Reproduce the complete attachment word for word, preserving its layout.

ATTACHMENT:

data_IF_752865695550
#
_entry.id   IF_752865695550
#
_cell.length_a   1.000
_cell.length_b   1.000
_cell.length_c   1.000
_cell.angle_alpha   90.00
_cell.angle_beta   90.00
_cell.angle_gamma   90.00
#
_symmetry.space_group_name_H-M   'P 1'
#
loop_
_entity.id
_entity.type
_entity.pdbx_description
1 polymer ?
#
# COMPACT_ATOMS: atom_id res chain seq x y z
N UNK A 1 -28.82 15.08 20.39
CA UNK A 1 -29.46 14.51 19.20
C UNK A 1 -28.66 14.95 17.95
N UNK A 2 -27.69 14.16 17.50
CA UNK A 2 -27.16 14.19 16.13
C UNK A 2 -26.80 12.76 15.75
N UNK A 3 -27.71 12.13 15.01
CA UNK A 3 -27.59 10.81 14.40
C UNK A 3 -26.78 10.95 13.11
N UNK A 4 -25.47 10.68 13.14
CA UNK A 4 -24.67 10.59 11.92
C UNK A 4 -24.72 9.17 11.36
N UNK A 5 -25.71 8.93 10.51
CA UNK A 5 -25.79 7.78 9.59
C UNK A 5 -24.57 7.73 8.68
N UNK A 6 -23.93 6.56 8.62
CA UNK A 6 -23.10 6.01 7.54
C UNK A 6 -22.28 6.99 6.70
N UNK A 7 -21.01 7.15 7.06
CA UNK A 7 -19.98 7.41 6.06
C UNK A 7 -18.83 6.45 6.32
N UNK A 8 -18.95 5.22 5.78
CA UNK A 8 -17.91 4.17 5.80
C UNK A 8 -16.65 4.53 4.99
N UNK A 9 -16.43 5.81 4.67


data_IF_752865695550
#
_entry.id   IF_752865695550
#
_cell.length_a   1.000
_cell.length_b   1.000
_cell.length_c   1.000
_cell.angle_alpha   90.00
_cell.angle_beta   90.00
_cell.angle_gamma   90.00
#
_symmetry.space_group_name_H-M   'P 1'
#
loop_
_entity.id
_entity.type
_entity.pdbx_description
1 polymer ?
#
# COMPACT_ATOMS: atom_id res chain seq x y z
N UNK A 1 -28.82 15.08 20.39
CA UNK A 1 -29.46 14.51 19.20
C UNK A 1 -28.66 14.95 17.95
N UNK A 2 -27.69 14.16 17.50
CA UNK A 2 -27.16 14.19 16.13
C UNK A 2 -26.80 12.76 15.75
N UNK A 3 -27.71 12.13 15.01
CA UNK A 3 -27.59 10.81 14.40
C UNK A 3 -26.78 10.95 13.11
N UNK A 4 -25.47 10.68 13.14
CA UNK A 4 -24.67 10.59 11.92
C UNK A 4 -24.72 9.17 11.36
N UNK A 5 -25.71 8.93 10.51
CA UNK A 5 -25.79 7.78 9.59
C UNK A 5 -24.57 7.73 8.68
N UNK A 6 -23.93 6.56 8.62
CA UNK A 6 -23.10 6.01 7.54
C UNK A 6 -22.28 6.99 6.70
N UNK A 7 -21.01 7.15 7.06
CA UNK A 7 -19.98 7.41 6.06
C UNK A 7 -18.83 6.45 6.32
N UNK A 8 -18.95 5.22 5.78
CA UNK A 8 -17.91 4.17 5.80
C UNK A 8 -16.65 4.53 4.99
N UNK A 9 -16.43 5.81 4.67